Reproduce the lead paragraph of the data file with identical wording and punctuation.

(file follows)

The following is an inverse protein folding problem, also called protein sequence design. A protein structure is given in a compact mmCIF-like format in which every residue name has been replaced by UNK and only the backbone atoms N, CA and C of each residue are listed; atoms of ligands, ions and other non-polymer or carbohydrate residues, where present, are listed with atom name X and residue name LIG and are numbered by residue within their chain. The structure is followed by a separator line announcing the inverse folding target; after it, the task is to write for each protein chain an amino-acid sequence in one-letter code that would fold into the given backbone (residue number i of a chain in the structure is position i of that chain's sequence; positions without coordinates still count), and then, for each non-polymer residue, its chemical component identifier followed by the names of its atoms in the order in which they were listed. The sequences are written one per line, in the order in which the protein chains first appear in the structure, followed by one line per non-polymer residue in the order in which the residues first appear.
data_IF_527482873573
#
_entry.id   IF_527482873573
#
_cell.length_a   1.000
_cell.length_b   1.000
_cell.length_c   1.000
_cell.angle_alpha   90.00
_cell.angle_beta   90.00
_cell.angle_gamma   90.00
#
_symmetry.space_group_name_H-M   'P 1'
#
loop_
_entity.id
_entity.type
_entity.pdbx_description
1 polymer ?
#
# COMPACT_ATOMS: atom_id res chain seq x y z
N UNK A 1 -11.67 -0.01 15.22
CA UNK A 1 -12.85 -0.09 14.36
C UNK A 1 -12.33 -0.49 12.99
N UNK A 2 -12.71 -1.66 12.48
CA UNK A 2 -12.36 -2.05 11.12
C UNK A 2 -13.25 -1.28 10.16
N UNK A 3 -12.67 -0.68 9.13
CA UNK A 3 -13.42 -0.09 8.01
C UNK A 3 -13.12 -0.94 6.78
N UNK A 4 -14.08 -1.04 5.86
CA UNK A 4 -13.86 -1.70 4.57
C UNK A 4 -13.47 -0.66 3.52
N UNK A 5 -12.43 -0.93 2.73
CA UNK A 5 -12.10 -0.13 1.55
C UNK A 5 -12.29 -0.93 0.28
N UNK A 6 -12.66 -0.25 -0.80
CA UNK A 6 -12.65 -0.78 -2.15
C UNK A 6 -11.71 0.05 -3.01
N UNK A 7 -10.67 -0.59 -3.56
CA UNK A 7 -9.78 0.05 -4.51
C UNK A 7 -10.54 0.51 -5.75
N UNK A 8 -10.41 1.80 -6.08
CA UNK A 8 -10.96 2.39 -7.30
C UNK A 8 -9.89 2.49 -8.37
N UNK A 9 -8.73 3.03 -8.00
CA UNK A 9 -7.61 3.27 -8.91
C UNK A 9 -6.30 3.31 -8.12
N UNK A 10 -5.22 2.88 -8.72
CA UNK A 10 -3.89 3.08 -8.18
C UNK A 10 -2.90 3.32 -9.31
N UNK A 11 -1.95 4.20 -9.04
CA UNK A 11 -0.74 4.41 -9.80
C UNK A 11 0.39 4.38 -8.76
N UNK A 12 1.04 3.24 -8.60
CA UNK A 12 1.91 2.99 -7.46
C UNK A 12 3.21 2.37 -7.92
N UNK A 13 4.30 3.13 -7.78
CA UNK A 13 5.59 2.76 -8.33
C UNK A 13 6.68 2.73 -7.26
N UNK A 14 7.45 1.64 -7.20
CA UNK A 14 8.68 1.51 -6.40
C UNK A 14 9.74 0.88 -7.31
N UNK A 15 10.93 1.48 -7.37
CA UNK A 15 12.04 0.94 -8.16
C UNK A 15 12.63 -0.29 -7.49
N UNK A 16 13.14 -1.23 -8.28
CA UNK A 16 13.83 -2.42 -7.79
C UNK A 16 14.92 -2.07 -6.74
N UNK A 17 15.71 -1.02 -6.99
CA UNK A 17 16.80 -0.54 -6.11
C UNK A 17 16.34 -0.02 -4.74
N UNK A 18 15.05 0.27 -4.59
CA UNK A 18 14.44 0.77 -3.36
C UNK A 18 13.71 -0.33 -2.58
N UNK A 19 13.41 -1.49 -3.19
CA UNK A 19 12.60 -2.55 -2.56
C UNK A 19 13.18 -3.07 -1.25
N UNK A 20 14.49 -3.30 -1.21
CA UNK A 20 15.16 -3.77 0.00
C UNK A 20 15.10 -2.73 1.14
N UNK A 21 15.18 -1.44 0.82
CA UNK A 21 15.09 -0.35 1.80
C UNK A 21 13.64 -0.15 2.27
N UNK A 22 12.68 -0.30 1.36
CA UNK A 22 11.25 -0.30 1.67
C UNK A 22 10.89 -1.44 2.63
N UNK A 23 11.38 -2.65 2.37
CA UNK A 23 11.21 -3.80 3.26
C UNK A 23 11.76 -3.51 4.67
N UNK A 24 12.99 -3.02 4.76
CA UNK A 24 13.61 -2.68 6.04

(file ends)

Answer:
The following is an inverse protein folding problem, also called protein sequence design. A protein structure is given in a compact mmCIF-like format in which every residue name has been replaced by UNK and only the backbone atoms N, CA and C of each residue are listed; atoms of ligands, ions and other non-polymer or carbohydrate residues, where present, are listed with atom name X and residue name LIG and are numbered by residue within their chain. The structure is followed by a separator line announcing the inverse folding target; after it, the task is to write for each protein chain an amino-acid sequence in one-letter code that would fold into the given backbone (residue number i of a chain in the structure is position i of that chain's sequence; positions without coordinates still count), and then, for each non-polymer residue, its chemical component identifier followed by the names of its atoms in the order in which they were listed. The sequences are written one per line, in the order in which the protein chains first appear in the structure, followed by one line per non-polymer residue in the order in which the residues first appear.